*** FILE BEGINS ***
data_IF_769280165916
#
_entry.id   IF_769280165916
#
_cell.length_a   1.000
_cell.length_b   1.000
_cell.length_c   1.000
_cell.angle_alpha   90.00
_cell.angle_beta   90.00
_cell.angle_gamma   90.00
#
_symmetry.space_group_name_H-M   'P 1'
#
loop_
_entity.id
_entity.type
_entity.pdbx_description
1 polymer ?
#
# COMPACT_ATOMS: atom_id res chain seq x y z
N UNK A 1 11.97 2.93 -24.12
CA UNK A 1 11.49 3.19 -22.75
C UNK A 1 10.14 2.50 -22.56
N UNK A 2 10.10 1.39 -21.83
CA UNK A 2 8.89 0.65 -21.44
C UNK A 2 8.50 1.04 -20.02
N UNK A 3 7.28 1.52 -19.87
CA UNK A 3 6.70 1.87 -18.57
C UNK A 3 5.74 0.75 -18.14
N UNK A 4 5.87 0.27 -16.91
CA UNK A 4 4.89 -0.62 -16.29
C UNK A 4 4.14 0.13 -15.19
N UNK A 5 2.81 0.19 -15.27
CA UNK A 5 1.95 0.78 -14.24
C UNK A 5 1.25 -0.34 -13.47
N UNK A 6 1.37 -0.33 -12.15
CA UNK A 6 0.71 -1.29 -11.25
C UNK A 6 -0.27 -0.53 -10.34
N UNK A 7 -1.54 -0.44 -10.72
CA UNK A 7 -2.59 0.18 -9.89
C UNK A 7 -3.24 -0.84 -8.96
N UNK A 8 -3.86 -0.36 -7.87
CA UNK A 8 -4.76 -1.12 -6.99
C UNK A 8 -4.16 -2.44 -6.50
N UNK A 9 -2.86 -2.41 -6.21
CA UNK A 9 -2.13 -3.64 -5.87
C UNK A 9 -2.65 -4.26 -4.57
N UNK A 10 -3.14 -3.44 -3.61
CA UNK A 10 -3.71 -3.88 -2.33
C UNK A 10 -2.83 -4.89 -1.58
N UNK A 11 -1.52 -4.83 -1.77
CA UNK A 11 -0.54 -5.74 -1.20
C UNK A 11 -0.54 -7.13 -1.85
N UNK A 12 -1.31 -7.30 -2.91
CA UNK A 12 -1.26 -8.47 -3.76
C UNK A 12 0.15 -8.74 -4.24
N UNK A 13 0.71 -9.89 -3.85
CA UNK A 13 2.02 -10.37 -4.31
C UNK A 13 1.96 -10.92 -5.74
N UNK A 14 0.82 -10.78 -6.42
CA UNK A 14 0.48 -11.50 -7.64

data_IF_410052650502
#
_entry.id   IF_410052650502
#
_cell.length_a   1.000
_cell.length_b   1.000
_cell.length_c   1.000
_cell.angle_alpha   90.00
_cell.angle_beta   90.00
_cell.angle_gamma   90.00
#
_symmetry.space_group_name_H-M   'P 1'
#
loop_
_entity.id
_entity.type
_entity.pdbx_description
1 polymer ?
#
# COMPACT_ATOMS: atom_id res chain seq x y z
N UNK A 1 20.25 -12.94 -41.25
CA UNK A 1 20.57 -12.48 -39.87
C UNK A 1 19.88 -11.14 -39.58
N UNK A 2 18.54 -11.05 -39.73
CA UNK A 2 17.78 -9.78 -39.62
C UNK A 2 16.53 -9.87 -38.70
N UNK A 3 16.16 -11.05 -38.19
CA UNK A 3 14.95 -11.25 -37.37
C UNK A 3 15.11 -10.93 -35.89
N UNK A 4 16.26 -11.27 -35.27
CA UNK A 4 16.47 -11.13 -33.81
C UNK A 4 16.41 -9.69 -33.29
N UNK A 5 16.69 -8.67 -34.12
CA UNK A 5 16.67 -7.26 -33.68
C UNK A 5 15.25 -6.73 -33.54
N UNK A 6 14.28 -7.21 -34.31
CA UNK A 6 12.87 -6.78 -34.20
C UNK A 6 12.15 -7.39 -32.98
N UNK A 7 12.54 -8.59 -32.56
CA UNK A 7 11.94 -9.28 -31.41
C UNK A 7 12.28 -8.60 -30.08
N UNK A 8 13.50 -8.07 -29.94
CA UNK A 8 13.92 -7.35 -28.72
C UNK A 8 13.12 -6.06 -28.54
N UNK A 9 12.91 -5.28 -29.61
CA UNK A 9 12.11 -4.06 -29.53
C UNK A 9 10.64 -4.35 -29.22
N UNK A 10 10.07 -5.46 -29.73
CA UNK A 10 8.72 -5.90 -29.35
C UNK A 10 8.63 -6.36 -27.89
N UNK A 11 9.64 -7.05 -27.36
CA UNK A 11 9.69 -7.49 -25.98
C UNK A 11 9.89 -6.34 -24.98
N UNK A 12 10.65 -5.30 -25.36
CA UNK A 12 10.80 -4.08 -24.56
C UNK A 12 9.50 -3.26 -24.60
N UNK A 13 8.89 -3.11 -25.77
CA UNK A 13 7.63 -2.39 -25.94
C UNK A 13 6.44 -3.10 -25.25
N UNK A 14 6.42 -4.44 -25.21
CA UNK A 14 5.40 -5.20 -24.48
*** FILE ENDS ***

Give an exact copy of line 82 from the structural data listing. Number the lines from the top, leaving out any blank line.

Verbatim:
N UNK A 1 20.25 -12.94 -41.25